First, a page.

Jargon heavy and difficult to understand. That is what too many posts out there on protecting your business in the virtual world are like. In fact, it’s likely that unless you are an IT professional, you will switch off immediately and not even finish the first paragraph! Of course, what that means is that there is a clear need for a simple cybersecurity guide. A resource that you can find in our post below.
Imagine a gunman bursting into your company and holding your employees’ hostage, rendering them unable to work until you pay a hefty ransom for their release? Well, this is essentially what cybercriminals using ransomware are doing. Although they are holding your business’s online assets and data to ransom rather than actual people!
Of course, the effect on your business is much the same because it completely halts work, and that means your company is at risk of losing money. Something that can make it very tempting to pay the ransom and get everything back up and running again. Of course, just like in a real-life situation, negotiating with gangsters is never the right option. After all, if you bend once it is likely that you will be targeted over and over again.
Instead, you must take the server back up measures listed in the last section below, and regularly update the IT systems you are using. The reason being that those using ransomware will always be looking to exploit an older system that does not have the latest security protection.
Initiatives like bring your own device (BYOD) and remote working may be saving your business a decent amount of money. Sadly, they could also be putting it in danger of cybercrime. This is because many people still do not understand the difference between a secured and an unsecured network.
Of course, the difference is actually apparent, just as it would be for a telephone line. If a network is unsecured, it means someone could be ‘listening in’ on the data being exchanged. Now, even if you are checking your social media, this is something that you will want to avoid. The reason being that hackers could be gathering all sorts of information about you, including your passwords and personal data. However, when it comes to sensitive business deals and customers’ personal information that is protected by law, a data breach can be a grave thing indeed.
Luckily, there are some simple tactics you can use to avoid the problems of using an unsecured network. The first is to ban BYOD at work, something that ensures people will have to use your machines that you can connect to a secure in house network.
It’s also a smart idea to forbid the use of USB data sticks as well. This being something that means employees cannot download data and then take it home to work on. A situation that could result in them using an unsecured network.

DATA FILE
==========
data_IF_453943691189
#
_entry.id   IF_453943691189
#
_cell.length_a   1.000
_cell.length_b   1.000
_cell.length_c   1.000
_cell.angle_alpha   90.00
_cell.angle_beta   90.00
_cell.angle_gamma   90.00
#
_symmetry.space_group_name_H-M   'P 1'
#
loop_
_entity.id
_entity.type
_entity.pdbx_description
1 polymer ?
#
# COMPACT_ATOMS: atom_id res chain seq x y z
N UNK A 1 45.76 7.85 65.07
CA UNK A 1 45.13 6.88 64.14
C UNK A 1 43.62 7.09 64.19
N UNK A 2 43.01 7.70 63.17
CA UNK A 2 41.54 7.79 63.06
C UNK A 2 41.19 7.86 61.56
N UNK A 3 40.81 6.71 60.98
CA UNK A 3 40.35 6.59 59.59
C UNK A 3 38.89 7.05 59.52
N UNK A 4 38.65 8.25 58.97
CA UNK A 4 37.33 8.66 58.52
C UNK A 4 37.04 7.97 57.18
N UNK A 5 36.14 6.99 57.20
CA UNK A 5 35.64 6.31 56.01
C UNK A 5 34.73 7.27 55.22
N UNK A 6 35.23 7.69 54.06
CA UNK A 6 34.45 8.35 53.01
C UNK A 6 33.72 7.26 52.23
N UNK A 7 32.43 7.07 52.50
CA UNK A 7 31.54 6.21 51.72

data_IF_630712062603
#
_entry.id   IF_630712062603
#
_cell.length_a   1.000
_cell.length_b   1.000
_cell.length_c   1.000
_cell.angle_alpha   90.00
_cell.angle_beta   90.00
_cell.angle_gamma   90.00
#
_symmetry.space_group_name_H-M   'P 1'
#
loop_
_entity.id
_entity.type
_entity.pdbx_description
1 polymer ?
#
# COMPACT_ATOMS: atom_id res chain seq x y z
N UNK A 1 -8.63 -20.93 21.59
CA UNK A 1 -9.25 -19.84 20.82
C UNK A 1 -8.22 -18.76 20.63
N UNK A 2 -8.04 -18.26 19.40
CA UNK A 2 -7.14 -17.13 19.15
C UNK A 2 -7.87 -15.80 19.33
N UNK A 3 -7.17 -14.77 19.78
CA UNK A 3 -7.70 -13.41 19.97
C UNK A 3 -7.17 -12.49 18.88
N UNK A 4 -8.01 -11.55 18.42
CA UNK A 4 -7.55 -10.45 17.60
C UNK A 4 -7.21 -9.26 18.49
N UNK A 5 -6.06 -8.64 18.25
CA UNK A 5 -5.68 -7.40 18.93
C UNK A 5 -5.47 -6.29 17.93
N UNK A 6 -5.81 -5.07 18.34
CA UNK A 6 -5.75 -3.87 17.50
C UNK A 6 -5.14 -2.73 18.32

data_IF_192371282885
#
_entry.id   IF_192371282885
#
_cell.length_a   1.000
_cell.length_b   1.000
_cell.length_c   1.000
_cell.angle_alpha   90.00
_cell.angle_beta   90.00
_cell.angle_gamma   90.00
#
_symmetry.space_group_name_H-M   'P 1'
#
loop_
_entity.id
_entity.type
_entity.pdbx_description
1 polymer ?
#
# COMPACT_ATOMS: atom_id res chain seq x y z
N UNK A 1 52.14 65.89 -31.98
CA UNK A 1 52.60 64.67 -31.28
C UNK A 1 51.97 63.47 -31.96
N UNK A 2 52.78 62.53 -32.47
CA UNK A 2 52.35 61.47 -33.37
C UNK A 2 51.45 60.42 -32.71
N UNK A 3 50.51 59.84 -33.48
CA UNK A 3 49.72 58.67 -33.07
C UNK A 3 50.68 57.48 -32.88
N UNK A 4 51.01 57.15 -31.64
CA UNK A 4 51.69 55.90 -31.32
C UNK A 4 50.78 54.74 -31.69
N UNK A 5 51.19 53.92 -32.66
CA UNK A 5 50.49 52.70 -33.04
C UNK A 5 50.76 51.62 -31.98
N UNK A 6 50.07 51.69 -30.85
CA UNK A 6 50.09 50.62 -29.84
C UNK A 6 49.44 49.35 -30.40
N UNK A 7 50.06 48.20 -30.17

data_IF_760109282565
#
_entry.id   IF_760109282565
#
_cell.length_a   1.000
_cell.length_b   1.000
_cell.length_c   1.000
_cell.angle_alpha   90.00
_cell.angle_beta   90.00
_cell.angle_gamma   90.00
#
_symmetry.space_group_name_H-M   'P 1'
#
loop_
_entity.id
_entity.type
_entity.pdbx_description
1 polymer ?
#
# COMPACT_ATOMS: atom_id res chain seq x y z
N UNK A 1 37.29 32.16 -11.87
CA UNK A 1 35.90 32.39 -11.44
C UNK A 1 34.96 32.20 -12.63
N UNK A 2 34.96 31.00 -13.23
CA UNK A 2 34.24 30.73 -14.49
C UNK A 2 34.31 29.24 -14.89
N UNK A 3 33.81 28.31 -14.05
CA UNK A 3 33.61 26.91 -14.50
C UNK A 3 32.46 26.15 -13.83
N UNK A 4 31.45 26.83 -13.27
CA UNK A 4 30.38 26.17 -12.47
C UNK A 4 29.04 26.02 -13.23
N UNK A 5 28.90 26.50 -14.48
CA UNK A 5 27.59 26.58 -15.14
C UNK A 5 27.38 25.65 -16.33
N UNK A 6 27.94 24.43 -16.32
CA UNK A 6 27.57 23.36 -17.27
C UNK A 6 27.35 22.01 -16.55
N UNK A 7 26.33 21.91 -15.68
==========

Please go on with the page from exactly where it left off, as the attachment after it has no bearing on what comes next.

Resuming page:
Next, providing a VPN service for employees that need to continue to work outside of the office can be very useful. The reason being that this will ensure data is encrypted and so eliminate your communications as a potential target for hackers.
Of course, just like with everything else in the world, when it comes to VPNs, you get what you pay for. What that means is that as the post at vpngorilla suggests, free services are likely to be much less reliable than paid ones. Something that means it is usually well worth the small investment to protect your business and your customers’ sensitive information.
Catastrophic loss of data
The most precious of all resources in the modern world is data. In fact is information that allows you to get in contact with your customers, and know precisely what they like and dislike. Data also allows you to be able to take payments, and make deliveries, and without it, most businesses would not be able to run.
What that means is if your business suffers a catastrophic loss of data, you are in some serious hot water. In fact, it is like someone essentially pulling the plug on your operation.
Happily, the good news is that catastrophic data loss can be avoided if you are smart with your IT security and provision. In fact, as a plan B in case of a system infiltration by those with nefarious intentions, most businesses choose to regularly backup their data.
Some even choose to use cloud hosting platforms, so their data is spread out across different servers and different geographical locations. Something that can make it much harder for all business-critical information to be irrevocably lost.
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